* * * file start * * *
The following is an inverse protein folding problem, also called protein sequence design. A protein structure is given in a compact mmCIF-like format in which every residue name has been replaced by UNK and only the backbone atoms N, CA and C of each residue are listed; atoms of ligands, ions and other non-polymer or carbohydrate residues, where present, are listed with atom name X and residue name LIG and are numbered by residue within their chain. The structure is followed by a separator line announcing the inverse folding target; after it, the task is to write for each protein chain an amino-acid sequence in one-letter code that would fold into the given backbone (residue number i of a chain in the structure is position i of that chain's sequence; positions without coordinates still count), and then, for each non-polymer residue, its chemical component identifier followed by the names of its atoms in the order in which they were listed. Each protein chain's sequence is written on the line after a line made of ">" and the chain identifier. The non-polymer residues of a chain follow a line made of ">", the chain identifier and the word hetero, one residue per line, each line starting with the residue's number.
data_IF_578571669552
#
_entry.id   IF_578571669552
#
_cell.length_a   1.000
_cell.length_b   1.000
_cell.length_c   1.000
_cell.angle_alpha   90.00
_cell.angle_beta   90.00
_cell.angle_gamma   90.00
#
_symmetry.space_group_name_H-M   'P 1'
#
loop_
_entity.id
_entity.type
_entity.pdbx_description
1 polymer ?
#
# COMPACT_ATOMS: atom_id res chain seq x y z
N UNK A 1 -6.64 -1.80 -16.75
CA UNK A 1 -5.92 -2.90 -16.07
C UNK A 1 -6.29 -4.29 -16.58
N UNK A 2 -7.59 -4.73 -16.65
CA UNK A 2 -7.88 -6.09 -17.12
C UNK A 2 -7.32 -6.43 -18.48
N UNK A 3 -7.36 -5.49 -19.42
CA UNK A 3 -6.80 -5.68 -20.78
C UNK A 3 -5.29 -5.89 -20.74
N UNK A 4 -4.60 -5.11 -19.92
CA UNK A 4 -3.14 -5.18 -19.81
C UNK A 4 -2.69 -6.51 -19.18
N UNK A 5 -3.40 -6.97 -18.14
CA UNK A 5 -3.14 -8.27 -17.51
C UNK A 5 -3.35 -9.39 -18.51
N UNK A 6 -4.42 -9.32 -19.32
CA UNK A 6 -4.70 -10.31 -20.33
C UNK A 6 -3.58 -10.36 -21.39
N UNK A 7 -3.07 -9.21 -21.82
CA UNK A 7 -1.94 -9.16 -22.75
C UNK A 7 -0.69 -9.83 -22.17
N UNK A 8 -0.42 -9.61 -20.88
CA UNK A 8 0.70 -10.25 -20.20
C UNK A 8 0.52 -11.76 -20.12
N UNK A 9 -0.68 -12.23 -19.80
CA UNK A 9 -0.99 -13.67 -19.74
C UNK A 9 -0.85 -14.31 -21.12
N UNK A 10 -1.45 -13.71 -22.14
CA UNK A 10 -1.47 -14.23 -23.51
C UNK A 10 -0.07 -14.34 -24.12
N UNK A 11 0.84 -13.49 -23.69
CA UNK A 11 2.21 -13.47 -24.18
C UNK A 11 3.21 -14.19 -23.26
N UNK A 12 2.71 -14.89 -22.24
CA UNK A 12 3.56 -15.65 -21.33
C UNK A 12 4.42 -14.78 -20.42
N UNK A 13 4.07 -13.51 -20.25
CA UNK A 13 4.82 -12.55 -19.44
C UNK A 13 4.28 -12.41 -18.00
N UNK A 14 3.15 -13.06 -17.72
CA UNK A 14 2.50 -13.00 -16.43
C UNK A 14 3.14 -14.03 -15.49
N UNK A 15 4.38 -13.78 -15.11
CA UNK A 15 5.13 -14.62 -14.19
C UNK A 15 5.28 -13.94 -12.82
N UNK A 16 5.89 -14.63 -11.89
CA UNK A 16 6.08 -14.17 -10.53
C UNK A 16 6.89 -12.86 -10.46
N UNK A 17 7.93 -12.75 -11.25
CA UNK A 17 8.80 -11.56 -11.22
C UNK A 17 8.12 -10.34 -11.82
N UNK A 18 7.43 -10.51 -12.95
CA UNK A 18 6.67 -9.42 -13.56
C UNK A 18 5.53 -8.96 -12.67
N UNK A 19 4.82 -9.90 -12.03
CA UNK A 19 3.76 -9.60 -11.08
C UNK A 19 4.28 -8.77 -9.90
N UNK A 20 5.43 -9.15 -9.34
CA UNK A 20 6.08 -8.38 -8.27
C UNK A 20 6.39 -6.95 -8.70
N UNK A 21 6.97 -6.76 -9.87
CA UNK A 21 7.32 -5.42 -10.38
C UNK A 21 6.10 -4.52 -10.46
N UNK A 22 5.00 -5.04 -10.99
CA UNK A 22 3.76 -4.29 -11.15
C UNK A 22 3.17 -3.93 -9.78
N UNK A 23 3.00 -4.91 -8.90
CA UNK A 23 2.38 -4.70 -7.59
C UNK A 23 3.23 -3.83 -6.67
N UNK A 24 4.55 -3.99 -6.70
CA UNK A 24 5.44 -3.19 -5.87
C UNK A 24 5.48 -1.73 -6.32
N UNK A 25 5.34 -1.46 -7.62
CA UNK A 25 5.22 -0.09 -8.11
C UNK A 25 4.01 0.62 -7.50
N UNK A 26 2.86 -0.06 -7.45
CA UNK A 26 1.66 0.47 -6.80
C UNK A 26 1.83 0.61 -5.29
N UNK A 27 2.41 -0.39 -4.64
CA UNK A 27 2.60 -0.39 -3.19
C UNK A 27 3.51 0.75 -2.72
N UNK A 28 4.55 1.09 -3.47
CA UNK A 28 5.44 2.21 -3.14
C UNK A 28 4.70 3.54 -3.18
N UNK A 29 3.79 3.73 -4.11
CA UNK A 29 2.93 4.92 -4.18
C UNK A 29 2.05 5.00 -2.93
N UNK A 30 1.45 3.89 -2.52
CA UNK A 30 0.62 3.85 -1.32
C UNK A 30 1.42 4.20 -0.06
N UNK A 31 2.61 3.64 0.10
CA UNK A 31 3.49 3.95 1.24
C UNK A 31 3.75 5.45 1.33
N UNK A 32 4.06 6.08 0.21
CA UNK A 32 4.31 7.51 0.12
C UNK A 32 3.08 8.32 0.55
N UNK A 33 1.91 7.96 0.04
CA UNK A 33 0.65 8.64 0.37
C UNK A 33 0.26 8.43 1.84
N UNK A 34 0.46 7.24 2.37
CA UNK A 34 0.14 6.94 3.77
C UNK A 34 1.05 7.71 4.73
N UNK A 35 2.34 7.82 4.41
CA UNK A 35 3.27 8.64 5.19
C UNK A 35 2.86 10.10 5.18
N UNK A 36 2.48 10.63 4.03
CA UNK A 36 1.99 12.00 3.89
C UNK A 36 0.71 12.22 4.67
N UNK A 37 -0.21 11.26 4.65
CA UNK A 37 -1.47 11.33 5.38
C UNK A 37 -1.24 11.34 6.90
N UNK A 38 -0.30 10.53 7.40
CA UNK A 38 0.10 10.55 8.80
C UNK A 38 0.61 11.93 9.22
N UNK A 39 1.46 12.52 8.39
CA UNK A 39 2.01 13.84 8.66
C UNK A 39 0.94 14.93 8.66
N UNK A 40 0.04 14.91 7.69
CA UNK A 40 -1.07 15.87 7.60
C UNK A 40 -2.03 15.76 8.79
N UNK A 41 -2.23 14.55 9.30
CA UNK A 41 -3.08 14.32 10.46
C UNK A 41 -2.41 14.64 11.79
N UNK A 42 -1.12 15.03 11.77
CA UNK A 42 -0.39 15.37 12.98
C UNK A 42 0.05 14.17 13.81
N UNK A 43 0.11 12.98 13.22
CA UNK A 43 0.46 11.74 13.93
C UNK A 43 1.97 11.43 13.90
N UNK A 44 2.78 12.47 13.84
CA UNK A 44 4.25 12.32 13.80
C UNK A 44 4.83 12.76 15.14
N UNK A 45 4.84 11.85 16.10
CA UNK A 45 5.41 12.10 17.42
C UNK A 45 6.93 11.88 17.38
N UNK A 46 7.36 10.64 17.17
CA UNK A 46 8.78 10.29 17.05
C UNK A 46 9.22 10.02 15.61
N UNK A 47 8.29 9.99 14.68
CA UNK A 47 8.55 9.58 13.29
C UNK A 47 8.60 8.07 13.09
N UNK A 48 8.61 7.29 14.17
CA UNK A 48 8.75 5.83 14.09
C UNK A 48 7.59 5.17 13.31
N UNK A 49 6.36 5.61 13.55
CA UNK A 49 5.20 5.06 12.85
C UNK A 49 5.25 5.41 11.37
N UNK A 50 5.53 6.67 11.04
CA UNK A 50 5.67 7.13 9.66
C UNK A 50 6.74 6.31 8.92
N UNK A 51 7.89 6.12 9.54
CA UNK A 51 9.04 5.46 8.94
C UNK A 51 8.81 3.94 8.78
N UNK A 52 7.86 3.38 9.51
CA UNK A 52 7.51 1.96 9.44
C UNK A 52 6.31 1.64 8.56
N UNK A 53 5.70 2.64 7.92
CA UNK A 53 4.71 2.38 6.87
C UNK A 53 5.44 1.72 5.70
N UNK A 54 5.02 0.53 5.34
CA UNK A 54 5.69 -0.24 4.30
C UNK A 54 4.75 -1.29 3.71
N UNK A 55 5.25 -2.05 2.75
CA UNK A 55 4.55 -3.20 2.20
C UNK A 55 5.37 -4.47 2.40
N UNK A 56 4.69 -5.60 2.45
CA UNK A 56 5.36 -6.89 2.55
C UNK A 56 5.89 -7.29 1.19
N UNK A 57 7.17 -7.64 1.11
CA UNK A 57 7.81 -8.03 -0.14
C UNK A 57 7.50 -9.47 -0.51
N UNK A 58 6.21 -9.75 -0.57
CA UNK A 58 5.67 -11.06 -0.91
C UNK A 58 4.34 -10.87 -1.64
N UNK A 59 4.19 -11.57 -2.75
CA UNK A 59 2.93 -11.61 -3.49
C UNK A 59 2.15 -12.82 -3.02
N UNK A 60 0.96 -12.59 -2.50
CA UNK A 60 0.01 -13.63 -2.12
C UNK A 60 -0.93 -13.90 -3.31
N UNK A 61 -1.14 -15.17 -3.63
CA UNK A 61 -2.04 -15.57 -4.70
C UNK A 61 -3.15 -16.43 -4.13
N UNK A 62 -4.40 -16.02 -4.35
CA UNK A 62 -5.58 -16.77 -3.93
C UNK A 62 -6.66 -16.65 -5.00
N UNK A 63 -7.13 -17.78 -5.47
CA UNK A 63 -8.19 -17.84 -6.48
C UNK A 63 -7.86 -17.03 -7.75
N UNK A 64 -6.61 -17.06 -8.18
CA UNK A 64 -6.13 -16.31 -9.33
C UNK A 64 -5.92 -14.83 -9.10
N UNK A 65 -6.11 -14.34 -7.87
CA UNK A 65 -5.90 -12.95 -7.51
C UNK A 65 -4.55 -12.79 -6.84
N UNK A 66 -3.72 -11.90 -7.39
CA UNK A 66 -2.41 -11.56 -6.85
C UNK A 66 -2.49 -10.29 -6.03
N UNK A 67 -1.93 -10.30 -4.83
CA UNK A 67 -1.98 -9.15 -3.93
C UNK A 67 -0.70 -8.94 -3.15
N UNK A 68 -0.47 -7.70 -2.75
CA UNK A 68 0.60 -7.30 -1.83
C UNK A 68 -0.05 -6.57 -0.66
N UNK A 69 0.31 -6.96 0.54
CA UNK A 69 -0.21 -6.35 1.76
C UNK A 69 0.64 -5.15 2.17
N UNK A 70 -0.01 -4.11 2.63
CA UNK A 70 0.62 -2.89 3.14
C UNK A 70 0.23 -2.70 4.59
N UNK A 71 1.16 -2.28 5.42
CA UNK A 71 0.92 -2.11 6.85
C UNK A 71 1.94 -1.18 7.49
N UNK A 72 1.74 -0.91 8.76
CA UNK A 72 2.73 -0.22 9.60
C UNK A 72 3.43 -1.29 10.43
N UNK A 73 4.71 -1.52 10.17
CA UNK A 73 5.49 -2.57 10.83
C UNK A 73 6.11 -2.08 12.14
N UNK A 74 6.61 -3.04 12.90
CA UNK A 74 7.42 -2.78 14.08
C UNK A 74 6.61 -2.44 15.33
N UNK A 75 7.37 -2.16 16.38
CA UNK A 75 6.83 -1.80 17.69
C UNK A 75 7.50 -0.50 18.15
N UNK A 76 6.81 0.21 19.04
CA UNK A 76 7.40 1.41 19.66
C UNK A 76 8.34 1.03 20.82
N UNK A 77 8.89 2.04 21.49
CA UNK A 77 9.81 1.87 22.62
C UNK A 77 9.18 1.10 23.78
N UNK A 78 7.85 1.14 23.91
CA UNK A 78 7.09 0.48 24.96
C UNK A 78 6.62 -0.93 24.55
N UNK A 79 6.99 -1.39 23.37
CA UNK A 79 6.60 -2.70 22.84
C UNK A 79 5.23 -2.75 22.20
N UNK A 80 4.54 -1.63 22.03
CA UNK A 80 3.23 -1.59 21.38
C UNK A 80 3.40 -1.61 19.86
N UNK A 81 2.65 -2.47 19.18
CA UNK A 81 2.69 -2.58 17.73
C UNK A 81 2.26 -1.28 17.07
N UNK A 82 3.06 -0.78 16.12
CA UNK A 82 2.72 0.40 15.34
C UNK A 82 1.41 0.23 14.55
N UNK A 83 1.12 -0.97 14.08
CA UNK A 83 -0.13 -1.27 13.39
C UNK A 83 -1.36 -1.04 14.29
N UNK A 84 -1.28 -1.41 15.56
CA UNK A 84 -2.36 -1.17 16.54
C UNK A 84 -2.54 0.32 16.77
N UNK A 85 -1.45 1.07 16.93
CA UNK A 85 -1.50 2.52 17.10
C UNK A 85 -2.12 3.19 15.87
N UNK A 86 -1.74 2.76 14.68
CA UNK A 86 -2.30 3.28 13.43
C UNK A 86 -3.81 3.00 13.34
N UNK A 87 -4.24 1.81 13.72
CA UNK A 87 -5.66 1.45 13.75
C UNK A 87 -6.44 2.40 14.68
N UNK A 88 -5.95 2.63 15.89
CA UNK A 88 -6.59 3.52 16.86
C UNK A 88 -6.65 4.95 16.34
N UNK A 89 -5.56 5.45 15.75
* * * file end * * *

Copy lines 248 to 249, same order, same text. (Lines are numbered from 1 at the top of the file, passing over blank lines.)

CA UNK A 76 7.40 1.41 19.66
C UNK A 76 8.34 1.03 20.82